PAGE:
AMAZON’S NEW ALEXA MONETIZATION OPTIONS
Back in November, Amazon announced plans to allow audio app developers to add monetization options to their skills. Its main competitor, Google Assistant, has had such tools in place for almost a year now – to little effect – which limits the case for Amazon playing catch-up. Amazon’s monetization has just gone into open release.
You can see the feature at work in TsaTsaTzu’s Six Swords game. (TsaTsaTzu joined the Amazon beta for the monetization program.) Here are our notes from the development experience:
1. Amazon’s API is a lot more svelte than Google’s is.
You as the developer have a clear path on how to implement the Amazon payment system. Your only option is to use the Amazon’s own in-house payment service, and on the business side, you are locked into their royalty rate. (They keep 30%.) Google offers more comprehensive implementation tools, including your choice of payment provider. But with flexibility comes complexity. The Google payment options are more challenging to implement.
2. Implementation costs affect the rate of adoption of monetization tools
We as developers have to think about what you need to earn from your work in order to breakeven on your time. If you have a higher cost of implementation, you will need higher revenues (and likely longer timeframes) to break even. Since Google’s monetization set up requires more set up and maintenance, you know from the outset that you need a good business plan with multiple fall-backs. You have to be confident in your revenue streams. But since there’s no real consensus on how to make money with audio apps, there’s a lot of uncertainty around those assumptions.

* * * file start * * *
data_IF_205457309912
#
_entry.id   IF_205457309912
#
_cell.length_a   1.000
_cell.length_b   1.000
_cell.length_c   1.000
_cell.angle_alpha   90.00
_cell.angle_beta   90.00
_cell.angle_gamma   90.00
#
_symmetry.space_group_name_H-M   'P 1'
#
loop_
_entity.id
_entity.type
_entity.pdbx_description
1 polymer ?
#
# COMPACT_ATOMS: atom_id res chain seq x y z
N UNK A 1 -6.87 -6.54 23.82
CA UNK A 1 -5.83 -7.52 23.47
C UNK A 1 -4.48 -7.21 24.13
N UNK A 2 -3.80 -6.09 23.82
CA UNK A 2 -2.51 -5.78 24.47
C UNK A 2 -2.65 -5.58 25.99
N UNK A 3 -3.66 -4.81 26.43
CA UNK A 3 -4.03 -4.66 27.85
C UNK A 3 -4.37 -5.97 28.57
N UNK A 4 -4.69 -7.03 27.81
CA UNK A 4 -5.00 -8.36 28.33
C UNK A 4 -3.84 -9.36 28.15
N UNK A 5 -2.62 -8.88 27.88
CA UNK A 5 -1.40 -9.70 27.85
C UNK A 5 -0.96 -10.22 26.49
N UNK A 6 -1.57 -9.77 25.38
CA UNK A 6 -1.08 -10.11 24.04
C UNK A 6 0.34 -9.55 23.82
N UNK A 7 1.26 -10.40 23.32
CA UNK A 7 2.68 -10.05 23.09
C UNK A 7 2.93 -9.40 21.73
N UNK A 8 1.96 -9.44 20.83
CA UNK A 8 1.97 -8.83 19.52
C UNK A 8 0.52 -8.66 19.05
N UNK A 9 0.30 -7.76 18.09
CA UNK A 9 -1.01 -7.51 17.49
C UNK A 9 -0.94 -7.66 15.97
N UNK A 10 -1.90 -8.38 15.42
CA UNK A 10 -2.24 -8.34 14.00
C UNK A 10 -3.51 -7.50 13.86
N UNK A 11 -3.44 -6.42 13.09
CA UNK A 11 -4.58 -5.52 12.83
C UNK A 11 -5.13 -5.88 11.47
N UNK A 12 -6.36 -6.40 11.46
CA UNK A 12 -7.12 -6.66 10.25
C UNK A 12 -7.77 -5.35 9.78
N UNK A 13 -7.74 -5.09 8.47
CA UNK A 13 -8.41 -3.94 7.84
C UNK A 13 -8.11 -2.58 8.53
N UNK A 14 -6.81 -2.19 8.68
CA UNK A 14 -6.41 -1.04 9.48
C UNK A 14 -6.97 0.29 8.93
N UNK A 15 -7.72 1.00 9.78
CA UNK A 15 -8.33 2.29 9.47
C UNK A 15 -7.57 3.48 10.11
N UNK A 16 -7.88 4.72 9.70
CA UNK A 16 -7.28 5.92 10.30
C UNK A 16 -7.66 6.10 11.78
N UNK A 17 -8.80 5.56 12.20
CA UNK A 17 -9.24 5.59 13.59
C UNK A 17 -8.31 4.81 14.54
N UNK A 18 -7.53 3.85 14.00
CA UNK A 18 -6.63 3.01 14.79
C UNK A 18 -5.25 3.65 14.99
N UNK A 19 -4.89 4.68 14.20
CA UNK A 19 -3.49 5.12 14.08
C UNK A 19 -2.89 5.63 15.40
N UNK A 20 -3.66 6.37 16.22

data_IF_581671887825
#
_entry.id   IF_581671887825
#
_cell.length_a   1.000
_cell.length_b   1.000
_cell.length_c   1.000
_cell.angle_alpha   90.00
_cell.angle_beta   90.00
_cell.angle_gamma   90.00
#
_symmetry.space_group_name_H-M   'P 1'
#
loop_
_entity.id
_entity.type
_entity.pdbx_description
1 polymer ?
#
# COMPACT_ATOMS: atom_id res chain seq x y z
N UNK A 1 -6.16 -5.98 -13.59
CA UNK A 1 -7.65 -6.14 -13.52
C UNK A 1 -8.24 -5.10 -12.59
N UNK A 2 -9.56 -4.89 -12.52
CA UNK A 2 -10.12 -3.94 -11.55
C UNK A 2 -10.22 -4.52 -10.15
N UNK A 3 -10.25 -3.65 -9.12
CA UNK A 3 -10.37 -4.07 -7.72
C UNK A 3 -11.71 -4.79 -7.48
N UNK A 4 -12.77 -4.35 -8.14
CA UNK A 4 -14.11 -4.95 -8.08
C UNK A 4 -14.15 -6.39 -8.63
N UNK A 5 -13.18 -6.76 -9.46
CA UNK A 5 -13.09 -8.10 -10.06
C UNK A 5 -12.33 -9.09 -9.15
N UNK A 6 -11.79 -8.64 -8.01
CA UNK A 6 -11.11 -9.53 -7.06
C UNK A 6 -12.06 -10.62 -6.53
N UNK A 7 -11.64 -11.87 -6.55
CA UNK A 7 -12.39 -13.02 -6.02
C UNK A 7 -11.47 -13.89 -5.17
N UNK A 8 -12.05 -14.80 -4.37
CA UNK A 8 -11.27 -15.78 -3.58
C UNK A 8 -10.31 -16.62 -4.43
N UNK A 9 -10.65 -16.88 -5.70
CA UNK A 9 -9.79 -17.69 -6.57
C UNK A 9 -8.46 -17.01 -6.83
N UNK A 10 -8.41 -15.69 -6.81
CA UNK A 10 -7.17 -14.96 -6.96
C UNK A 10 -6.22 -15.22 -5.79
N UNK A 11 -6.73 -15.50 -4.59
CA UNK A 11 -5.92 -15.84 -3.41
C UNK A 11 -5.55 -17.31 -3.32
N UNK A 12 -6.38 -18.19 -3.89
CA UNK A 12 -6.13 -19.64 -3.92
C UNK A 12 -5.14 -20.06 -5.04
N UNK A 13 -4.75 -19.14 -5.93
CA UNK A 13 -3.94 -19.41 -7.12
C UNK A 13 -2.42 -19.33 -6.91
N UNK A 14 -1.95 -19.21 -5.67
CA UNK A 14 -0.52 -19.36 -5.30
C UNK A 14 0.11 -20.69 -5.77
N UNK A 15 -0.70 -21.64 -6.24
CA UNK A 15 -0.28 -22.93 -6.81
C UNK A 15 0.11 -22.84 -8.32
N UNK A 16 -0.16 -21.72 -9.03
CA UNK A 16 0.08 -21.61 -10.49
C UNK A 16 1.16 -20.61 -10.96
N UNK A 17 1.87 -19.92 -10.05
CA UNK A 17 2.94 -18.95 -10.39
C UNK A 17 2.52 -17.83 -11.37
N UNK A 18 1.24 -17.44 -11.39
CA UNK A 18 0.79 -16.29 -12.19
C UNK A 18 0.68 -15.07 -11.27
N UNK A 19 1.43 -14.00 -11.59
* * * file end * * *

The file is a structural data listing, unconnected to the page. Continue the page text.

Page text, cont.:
Amazon has made monetization easier to implement than Google has. As a result, Alexa developers are more likely to invest the time and resources needed to implement monetization tools. At the same time, we aren’t seeing a lot of adoption on either platform. Would better marketing support help? Will either Amazon or Google step in to offer more options to find and cultivate new users (or keep existing ones)? Stay tuned.